ongoing tension with TPLF—whose top leaders are now in their stronghold Tigray
region—that has the potential to erupt into a full-blown war with the federal
government or the bordering Amhara regional state. Abiy’s recent decision to
postpone the August national election due to COVID-19 has further destabilized
the country and put in tatters his promise of transitioning Ethiopian into
democracy. Further complicating Abiy’s agenda of stabilizing the East African
nation is the tension with Egypt in relation to the Grand Ethiopian Renaissance
Dam (the GERD) and broader geopolitical issues.

It was
amid this ongoing turmoil Abiy established the Prosperity Party at the end of
2019, which brought together three of the four major parties that constituted
the EPRDF as a coalition and five other smaller parties, considered within
party circles as “allies” to the EPRDF. Based on his vision of national unity
among Ethiopians that he calls medemer, which literally means “coming
together”, this re-branding of EPRDF was meant to stave off the ethnically
divisive politics and address ethnically motivated conflicts that engulfed the
country during EPRDF’s 27 years in power. This seemingly mundane action,
however, did not sit well with everyone and it brought to the surface a dormant
issue for the last quarter of century in the Ethiopian formal political scene,
namely: how to historicize Ethiopia. There is now an all-out war of narratives
among Ethiopian elites on the history of Ethiopia.

The war of narratives 

This
narrative war is fought between adherents of what we have termed
“Pan-Ethiopianism” and “Ethno-nationalism”. The ethno-nationalist camp takes
Walleligne’s thesis as accurate representation of Ethiopia as a nation of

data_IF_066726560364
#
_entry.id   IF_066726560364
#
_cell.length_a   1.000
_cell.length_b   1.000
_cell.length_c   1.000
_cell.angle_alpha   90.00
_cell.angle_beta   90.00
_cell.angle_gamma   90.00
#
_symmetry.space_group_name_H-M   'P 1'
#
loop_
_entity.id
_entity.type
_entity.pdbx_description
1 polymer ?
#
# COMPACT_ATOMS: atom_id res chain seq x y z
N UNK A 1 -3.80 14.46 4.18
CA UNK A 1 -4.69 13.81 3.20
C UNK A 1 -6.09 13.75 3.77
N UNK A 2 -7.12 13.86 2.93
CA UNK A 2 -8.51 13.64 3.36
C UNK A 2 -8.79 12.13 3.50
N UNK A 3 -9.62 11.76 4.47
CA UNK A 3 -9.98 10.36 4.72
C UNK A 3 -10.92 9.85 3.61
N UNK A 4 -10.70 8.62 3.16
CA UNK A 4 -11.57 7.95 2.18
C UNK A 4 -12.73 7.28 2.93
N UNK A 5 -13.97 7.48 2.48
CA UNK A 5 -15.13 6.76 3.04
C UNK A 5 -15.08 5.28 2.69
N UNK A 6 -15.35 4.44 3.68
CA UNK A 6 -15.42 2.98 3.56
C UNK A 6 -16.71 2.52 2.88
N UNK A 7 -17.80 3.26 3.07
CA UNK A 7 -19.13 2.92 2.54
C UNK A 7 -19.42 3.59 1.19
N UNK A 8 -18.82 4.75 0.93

nations. As we have noted, in mainstream Ethiopian history, Emperor Menelik is
considered as the architect of the modern Ethiopian state. He is especially
credited with expanding the Ethiopian empire to the South from his Northern
strong-hold of Shoa. To the outside world and to Ethiopians alike, his epic
victory over the Italian colonial force in the Battle of Adwa is widely
celebrated as a key moment in Black anticolonial consciousness. In stark
contrast to this picture, in the ethno-nationalist discourse, Emperor Menelik
figures as the archenemy. To the ethno-nationalists Menelik’s supposedly
mundane “state-building” endeavours were marked by violence, forced assimilation
and suppression of cultures of peoples of the South, especially the Oromo.
Echoing Walleligne’s thesis, they insist that rather than a nation built on the
consent of the “nations, nationalities and peoples” of Ethiopia, Ethiopia is
imposed on the wider South through conquest, violence and assimilation by
Ethiopian rulers of Amhara, and to a certain extent, Tigre extraction. In their
view, rather than an inclusive multicultural state, Ethiopia is made in the
image of the Amhara and the Tigre.

Quite
to the contrary, those in the Pan-Ethiopianist camp embrace the historical
Ethiopia and adhere to the idea of Ethiopia as a nation-state. While not ruling
out the presence of violence, they reject the “empire thesis” of the
ethno-nationalists and hold that Emperor Menelik was just engaging in
state-building when he conquered and brought the wider South under his Imperial
rulership. In the Pan-Ethiopianist narrative of Ethiopia, the assimilationist
and imperialist expansion of Emperor Menelik and his predecessors to the South
is a normal historical process inherent to state building. There are also some
within the Pan-Ethiopianist camp that insist that Emperor Menelik did not
actually conquer and control “new” territories, but only “re-claimed”
territories that hitherto were parts of the historical Ethiopia. There are
still those in this camp that argue that it is in the nature of an empire to
conquer peoples and rule over lands, and hence there is nothing anomalous about
Emperor Menelik’s deeds.

Not
surprisingly, many in the Pan-Ethiopianist camp saw, at least in the beginning,
Abiy’s formation of the Prosperity Party as a move in the right direction with
a potential to dismantle the current “ethnic-federalism” – that adherents of
this camp hold is the root cause of the cycles of conflicts and other problems
that the country faces – and eventually realize a unified Ethiopia, albeit
federalist. Quite to the contrary, the move did not sit well with the
ethno-nationalist camp, the TPLF in particular, openly opposing this merger as
“illegal” on the ground that all constituent parties of the EPRDF should have
consented to the dissolution of EPRDF and the merger. The Oromo activists in
particular see in this merger and Abiy’s other reform agenda a return to the old
Ethiopia, in which they argue Oromos were culturally and linguistically